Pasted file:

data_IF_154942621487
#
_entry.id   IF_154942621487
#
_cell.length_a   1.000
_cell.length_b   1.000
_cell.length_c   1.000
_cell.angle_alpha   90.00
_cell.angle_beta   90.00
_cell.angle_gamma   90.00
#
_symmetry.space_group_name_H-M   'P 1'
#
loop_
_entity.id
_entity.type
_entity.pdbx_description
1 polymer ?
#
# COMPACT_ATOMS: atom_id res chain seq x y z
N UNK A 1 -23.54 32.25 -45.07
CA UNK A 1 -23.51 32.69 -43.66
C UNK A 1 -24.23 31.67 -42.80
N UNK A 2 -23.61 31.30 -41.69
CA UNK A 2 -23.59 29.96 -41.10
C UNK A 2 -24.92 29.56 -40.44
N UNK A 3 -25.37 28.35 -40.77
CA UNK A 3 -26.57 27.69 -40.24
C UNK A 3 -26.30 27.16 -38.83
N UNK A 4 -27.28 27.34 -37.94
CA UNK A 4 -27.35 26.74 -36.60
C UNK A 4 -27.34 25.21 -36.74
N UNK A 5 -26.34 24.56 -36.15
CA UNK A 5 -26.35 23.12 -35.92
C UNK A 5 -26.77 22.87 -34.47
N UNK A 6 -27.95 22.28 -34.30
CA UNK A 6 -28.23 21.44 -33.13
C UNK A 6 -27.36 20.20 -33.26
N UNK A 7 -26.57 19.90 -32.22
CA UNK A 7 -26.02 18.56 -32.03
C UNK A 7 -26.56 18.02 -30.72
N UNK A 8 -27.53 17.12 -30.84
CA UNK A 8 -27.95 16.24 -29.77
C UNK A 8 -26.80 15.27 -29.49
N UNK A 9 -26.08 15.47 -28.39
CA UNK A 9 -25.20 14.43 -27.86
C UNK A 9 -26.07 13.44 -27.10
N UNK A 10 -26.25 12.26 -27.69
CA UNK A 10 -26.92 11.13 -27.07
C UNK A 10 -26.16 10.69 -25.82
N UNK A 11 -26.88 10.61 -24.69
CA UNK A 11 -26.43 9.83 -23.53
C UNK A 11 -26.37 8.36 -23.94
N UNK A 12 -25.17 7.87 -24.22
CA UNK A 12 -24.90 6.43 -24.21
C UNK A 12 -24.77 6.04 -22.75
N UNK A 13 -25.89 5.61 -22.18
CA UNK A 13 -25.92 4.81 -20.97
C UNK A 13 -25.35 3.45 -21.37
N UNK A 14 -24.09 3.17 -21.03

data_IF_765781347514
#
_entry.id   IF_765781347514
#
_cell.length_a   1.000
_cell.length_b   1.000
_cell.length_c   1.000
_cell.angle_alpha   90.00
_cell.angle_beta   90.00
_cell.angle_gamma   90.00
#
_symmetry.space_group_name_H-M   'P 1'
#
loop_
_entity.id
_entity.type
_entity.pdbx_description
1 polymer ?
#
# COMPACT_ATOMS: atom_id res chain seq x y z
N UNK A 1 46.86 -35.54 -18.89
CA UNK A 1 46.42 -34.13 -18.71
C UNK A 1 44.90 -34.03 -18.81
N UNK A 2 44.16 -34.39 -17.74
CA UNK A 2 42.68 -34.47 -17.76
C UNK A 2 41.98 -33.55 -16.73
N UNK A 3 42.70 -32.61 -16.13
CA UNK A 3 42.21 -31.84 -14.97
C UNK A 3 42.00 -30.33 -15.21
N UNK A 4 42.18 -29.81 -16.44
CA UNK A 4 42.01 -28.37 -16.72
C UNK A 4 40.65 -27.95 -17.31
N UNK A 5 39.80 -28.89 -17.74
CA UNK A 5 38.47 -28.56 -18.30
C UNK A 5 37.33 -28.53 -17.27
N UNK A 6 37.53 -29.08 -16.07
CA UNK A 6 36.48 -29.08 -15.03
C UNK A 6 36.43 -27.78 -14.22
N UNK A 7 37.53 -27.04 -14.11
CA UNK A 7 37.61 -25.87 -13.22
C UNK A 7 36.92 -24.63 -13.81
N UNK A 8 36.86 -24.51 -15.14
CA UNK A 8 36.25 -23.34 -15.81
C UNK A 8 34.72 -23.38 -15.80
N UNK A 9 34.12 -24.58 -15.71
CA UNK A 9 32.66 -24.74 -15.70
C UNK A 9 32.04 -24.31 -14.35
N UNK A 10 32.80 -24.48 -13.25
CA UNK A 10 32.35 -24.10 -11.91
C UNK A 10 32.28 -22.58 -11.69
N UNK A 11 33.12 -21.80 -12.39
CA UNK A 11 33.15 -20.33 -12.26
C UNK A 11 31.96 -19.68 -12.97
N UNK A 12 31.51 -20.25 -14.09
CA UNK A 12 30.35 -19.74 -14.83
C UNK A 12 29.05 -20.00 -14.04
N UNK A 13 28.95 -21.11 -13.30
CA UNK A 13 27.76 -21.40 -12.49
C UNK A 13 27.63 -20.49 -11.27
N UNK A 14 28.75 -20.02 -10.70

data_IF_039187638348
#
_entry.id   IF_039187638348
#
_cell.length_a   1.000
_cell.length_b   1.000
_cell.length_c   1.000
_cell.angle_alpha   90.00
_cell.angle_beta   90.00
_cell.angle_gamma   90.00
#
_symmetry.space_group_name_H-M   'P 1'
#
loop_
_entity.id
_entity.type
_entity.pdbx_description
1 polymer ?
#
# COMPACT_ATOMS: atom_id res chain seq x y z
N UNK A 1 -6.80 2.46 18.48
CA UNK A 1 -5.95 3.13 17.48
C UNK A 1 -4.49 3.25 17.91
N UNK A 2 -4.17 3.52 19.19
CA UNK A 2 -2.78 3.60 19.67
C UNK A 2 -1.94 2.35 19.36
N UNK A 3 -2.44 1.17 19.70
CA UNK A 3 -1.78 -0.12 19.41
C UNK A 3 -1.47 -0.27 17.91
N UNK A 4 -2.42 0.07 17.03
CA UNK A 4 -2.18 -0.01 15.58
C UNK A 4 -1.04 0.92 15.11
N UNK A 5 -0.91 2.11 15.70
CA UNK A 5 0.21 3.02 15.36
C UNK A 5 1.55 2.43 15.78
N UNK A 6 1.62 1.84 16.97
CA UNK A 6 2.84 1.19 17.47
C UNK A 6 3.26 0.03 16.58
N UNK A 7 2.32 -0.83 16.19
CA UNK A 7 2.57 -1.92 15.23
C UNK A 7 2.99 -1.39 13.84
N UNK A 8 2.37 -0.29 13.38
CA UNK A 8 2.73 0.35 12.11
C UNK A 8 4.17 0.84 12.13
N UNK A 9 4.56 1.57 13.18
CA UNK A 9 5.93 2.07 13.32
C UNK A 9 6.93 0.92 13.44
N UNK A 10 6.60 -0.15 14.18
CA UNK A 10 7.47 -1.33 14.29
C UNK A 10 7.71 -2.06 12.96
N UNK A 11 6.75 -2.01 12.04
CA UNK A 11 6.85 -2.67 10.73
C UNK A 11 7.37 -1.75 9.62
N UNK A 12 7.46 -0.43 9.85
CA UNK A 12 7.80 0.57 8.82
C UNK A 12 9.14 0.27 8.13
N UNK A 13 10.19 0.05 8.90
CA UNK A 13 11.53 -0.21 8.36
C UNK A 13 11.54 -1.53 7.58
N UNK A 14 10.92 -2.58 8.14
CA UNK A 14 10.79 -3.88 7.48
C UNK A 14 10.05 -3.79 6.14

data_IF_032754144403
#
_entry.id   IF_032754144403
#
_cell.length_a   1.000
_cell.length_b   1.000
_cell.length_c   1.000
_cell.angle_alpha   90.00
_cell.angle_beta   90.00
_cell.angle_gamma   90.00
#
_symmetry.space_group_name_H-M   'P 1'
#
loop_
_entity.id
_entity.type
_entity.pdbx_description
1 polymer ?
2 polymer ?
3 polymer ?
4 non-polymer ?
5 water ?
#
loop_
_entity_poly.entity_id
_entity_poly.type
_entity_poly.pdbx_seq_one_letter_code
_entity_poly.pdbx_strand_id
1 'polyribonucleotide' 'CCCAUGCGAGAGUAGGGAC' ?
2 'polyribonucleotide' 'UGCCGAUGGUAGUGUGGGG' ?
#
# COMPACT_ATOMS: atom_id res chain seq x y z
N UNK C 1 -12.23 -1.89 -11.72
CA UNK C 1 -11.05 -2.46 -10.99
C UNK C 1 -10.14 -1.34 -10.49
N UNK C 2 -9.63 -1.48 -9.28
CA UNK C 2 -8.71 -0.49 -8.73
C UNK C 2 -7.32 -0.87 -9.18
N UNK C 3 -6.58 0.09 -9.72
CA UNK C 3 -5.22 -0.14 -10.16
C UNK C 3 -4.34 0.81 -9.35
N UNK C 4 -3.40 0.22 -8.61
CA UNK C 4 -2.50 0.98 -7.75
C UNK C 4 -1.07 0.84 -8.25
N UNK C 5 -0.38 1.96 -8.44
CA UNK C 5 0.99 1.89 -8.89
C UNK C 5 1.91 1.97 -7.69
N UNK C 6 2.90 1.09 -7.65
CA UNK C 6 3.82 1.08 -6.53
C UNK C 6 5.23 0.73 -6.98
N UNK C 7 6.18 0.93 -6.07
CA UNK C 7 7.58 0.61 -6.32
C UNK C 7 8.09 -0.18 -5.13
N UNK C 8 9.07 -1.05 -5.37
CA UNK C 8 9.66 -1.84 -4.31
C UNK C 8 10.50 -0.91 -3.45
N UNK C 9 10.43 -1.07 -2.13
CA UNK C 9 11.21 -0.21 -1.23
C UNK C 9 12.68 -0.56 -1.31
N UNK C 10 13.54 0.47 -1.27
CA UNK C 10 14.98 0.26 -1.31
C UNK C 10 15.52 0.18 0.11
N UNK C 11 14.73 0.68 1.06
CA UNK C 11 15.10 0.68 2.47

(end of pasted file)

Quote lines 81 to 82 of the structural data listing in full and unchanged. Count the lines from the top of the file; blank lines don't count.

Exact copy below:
N UNK A 1 46.86 -35.54 -18.89
CA UNK A 1 46.42 -34.13 -18.71